The design world comes together to celebrate the life and work of Sir Terence Conran

Designers have been paying tribute to the late designer, who was responsible for creating and popularising many of the home comforts we’ve come to love.

Designer, restaurateur and business mogul Sir Terence Conran has died over the weekend at the age of 88.

He leaves behind him a lengthy career in design which is credited with shaping much of home life in the latter part of the 20th century, while being a vocal ambassador for designers and promoting the public’s understanding of design.

Conran touched the lives of designers in the UK and beyond, both directly and indirectly. His legacies include interiors store Habitat, the eponymous Conran Shop and London’s Design Museum.

As is to be expected, news of his death has sparked an outpouring of admiration for the designer from the creative community.

Many from the design industry chose to focus their tributes on his immense contributions to their field.

Conran famously worked to bring good design to the masses. On Twitter, V&A director Tristram Hunt described the designer’s mission as a “radical belief in the public’s right to great design”.

Public Digital CEO and Royal Designer for Industry Ben Terrett echoed Hunt’s words online: [He] made high quality design affordable for millions.” In a further comment to Design Week, Terrett goes on to say that while he never worked with Conran, he was inspired from an “early age”.

“There are far too few designers that put equal weight on both [business and design],” he says.  “It’s essential for business and for designers that both go hand in hand — Terence understood this better than anyone and proved that the combination could be seismic.”

Elsewhere, illustrator Rebecca Sutherland tells us about the indelible mark he left on her own life: “As a child of the 60s my brothers and I were given Habitat toys – a wooden zoo set in a truck and trailer – we still have it.”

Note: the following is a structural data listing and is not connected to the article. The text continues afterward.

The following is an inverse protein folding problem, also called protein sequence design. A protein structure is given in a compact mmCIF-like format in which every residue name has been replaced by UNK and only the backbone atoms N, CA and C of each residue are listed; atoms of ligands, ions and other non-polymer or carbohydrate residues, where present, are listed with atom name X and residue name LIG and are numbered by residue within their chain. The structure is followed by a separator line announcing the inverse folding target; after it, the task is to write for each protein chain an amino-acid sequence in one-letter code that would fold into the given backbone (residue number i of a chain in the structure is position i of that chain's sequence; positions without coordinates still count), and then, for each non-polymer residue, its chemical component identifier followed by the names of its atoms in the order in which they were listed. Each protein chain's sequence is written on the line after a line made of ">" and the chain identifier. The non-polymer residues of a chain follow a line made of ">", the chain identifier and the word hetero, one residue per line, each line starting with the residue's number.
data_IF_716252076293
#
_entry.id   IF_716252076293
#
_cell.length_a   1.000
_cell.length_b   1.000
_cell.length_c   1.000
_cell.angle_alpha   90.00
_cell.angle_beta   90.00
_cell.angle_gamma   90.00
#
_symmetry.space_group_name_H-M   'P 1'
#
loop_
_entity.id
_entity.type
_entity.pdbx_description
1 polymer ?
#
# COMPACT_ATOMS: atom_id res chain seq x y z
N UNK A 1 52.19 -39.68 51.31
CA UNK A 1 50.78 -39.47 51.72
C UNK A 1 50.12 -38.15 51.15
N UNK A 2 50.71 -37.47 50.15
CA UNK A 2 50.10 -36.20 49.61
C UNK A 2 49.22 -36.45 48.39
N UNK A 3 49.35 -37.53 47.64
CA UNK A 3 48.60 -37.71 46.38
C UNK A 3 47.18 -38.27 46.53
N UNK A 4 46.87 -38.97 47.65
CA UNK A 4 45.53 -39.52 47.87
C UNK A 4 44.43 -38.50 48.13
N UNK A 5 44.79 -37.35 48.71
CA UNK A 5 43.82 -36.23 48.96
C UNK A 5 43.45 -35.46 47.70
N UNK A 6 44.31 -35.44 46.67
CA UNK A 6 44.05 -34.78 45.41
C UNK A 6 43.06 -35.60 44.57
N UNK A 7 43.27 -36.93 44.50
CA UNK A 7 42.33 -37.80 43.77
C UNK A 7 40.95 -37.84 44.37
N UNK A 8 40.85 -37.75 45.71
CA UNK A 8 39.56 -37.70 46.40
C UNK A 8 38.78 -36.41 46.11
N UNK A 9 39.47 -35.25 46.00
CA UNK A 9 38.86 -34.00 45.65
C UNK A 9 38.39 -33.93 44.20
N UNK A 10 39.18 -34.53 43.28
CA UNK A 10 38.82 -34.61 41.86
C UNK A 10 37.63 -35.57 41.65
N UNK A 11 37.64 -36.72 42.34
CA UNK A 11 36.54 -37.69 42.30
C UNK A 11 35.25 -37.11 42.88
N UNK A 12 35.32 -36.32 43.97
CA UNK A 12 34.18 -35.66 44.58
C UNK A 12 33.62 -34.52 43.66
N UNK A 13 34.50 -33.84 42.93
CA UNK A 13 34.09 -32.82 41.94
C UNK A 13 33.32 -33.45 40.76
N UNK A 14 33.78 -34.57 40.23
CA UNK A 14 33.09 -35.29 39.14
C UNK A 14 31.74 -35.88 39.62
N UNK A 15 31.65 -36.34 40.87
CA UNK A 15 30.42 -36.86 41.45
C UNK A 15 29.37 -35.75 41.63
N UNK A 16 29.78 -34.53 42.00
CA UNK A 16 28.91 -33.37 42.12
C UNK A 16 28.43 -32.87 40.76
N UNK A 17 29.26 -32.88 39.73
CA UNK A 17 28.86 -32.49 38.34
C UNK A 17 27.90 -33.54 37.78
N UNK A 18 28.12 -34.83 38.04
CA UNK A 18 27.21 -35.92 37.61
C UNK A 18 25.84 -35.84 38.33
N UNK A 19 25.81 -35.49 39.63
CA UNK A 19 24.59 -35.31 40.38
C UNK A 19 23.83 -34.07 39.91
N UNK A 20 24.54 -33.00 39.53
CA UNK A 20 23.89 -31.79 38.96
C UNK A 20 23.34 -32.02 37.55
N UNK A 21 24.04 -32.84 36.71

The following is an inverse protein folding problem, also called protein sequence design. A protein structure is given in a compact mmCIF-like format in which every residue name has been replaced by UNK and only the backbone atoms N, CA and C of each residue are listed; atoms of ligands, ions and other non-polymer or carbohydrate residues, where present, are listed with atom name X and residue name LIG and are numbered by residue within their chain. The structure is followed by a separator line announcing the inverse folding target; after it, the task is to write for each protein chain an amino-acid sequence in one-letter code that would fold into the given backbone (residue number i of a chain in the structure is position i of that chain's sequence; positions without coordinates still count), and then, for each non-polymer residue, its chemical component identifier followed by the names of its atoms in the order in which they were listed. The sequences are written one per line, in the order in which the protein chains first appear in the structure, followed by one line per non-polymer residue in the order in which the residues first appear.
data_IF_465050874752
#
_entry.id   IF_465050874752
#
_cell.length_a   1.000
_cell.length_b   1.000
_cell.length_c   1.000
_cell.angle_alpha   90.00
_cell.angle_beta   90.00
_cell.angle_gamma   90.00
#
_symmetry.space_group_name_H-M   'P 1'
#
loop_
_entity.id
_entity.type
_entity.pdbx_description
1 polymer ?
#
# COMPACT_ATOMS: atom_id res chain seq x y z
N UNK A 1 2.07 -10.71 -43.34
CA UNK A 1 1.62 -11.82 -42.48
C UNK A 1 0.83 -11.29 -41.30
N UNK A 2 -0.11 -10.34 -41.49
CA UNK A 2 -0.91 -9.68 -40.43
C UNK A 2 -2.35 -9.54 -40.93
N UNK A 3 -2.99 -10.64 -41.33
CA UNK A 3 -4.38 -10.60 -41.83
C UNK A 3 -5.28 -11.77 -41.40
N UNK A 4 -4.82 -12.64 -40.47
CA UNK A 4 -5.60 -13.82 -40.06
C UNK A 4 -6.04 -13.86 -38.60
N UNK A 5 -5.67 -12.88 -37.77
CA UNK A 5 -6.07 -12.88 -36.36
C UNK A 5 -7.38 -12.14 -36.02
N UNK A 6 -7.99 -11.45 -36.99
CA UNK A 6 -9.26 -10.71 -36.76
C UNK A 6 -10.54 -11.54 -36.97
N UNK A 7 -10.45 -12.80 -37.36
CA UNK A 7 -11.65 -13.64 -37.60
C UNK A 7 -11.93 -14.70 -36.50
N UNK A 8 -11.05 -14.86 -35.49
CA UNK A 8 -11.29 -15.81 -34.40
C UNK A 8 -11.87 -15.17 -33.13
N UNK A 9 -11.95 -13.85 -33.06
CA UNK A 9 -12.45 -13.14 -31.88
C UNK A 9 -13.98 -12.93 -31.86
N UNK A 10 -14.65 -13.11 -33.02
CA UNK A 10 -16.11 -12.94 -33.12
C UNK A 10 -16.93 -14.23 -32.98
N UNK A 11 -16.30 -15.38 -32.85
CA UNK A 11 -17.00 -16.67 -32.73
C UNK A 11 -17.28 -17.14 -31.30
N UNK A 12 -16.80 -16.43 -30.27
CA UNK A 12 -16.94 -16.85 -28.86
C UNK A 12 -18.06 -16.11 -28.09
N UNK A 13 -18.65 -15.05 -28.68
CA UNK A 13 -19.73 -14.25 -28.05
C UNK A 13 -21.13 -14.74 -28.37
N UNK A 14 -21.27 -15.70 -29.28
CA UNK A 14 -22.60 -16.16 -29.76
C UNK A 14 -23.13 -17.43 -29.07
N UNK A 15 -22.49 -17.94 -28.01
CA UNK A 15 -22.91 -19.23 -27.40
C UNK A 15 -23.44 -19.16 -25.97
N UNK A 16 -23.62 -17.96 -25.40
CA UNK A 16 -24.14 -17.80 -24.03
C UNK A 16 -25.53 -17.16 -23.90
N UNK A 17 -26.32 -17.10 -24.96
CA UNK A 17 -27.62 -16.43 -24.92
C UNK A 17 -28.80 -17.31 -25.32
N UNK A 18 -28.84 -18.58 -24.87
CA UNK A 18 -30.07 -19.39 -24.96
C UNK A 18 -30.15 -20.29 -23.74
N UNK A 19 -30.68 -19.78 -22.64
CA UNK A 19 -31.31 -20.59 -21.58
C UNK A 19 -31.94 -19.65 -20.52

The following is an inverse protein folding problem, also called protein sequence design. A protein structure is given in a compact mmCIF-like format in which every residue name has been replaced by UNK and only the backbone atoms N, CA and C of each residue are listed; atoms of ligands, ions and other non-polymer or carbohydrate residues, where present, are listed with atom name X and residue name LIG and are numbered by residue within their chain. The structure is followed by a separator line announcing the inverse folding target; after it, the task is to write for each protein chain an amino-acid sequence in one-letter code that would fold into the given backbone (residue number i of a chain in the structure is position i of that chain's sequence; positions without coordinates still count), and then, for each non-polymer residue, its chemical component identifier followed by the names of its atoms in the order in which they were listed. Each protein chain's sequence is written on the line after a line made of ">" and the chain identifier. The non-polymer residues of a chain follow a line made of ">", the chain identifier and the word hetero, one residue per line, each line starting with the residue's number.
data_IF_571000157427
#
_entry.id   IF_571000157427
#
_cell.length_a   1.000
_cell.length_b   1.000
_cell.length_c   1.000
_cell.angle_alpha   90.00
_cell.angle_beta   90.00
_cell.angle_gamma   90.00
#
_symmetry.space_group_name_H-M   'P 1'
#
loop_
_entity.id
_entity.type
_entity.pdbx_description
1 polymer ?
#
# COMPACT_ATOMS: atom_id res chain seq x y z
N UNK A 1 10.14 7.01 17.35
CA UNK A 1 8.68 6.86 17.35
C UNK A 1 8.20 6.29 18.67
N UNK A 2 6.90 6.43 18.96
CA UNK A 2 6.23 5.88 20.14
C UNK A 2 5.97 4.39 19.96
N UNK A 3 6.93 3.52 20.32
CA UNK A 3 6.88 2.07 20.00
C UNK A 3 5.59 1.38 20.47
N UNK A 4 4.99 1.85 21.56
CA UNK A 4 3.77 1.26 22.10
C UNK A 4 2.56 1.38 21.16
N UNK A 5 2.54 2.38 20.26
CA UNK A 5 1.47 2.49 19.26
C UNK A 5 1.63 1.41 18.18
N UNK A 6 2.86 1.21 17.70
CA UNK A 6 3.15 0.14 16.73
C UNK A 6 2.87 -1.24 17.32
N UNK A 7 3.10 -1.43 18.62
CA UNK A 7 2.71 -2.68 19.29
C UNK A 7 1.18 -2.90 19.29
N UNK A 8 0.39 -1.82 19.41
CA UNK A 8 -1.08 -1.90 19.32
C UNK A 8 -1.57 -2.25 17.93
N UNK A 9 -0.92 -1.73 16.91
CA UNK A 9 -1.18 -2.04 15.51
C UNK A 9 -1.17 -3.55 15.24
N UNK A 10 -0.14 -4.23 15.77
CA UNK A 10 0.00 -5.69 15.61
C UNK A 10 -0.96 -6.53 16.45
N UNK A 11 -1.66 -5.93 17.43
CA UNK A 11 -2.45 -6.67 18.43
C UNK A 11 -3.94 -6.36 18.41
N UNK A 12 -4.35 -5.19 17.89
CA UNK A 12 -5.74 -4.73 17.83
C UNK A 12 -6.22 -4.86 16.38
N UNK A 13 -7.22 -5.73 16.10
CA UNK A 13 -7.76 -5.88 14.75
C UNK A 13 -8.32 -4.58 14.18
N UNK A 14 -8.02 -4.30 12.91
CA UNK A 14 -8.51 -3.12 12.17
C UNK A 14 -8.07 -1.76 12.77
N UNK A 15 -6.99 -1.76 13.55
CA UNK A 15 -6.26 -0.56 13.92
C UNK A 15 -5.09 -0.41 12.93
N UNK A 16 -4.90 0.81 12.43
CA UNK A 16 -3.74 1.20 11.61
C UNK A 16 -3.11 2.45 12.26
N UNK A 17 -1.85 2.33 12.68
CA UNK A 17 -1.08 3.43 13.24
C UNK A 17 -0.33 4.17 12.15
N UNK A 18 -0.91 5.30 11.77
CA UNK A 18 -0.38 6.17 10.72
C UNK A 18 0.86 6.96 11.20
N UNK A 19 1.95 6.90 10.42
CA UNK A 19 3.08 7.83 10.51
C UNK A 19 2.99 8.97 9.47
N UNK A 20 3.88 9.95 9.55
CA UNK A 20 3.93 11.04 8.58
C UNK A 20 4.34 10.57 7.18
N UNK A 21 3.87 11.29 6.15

“When Habitat arrived in Ipswich in the 1980s I saved up and purchased the ubiquitous anglepoise for the years I would spend as a student of art,” she continues. “Then the year after I graduated The Design Museum opened on Shad Thames and in my new role as a designer our company headed to this Mecca from across the Thames by riverboat.”

“Terrance Conran was not just a faraway designer. He was visionary in showing us how to live. He leaves the world (and me) better for having been here.”

Others chose to share words from the man himself, which had touched or inspired their craft.

Conran would often speak on the role of the designer in the world as a force for good change. At other times, he would reflect on his own career. Spanish designer and lecturer Lefteris Heretakis quotes Conran giving thought to his successes: “It’s like, gosh, all my dreams have come true.”

UsTwo managing director Nicki Sprinz tells Design Week about her “very worn, much-loved yellow Conran sofa”, which she inherited from her uncle, as she thinks about the designer’s output.

“Habitat permeated so many homes showing us that good design can improve our lives,” she says. “His contribution was remarkable — his legacy of democratising design is one that I hope we all continue to practice today.”

With Conran’s vast portfolio of shops, restaurants and products, news of his death provoked some to reflect on their time working in these places and their quirks and cherishing products from his hand.

And while employment at his various stores was limited, the experience of shopping there seemed enough for some.

Though his influence was perhaps most felt in the UK, Conran’s work inspired and touched designers across the globe and as such tributes in the days following his death have come from both here and further afield.

The Sydney Design School in Australia sums up how much of the world felt about the designer. In a tribute, it concludes that “the world will be less vibrant without him in it”.

Sir Terence Conran died on 12 September 2020. He is survived by his wife Vicki, his five children, 13 grandchildren and two great-grandchildren. 

The banner image for this page depicts the Head of Invention, a sculpture created for Conran by Eduardo Paolozzi in 1989. It sits in the grounds of the Design Museum.

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